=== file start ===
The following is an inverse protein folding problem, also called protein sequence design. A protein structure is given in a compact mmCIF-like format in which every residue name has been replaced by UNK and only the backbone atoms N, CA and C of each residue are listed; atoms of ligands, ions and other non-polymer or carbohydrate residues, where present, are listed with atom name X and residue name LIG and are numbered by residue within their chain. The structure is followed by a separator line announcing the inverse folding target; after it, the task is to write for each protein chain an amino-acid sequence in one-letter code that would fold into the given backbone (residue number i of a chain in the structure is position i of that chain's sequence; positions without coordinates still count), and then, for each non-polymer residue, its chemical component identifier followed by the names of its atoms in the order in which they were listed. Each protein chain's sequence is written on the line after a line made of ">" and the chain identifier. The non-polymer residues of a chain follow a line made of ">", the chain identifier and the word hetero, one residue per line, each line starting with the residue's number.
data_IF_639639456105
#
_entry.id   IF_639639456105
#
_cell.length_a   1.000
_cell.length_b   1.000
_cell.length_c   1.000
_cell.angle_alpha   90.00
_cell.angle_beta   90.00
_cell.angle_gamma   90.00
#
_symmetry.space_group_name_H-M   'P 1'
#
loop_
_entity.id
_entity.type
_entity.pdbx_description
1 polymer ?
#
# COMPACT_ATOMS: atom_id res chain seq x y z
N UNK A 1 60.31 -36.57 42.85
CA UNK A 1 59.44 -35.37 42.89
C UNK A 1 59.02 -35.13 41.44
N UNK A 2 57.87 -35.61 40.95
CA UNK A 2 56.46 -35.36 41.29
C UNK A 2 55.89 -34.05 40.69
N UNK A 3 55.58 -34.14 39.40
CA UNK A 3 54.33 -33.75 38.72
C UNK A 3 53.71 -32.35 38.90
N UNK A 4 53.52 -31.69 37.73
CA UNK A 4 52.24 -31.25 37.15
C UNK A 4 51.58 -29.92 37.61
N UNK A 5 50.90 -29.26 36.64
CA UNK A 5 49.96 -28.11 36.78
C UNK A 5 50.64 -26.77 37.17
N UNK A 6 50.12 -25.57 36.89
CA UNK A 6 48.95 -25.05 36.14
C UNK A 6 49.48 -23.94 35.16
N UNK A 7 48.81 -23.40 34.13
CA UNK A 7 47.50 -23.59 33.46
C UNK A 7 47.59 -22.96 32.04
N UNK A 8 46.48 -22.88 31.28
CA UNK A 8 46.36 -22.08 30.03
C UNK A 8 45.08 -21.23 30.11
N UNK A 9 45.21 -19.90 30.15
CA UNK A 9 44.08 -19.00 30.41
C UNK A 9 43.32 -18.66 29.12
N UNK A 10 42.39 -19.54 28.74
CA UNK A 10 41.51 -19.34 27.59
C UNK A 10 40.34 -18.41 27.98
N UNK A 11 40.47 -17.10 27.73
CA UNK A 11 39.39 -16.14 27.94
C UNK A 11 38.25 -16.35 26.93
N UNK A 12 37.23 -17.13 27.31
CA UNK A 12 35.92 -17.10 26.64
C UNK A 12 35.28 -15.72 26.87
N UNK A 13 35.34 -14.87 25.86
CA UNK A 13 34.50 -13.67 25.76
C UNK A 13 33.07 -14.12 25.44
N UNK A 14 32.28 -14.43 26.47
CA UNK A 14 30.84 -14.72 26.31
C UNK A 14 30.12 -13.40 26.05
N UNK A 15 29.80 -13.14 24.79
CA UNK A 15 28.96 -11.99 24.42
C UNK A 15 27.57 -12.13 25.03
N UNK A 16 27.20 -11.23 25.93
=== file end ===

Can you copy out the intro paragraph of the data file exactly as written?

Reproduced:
The following is an inverse protein folding problem, also called protein sequence design. A protein structure is given in a compact mmCIF-like format in which every residue name has been replaced by UNK and only the backbone atoms N, CA and C of each residue are listed; atoms of ligands, ions and other non-polymer or carbohydrate residues, where present, are listed with atom name X and residue name LIG and are numbered by residue within their chain. The structure is followed by a separator line announcing the inverse folding target; after it, the task is to write for each protein chain an amino-acid sequence in one-letter code that would fold into the given backbone (residue number i of a chain in the structure is position i of that chain's sequence; positions without coordinates still count), and then, for each non-polymer residue, its chemical component identifier followed by the names of its atoms in the order in which they were listed. Each protein chain's sequence is written on the line after a line made of ">" and the chain identifier. The non-polymer residues of a chain follow a line made of ">", the chain identifier and the word hetero, one residue per line, each line starting with the residue's number.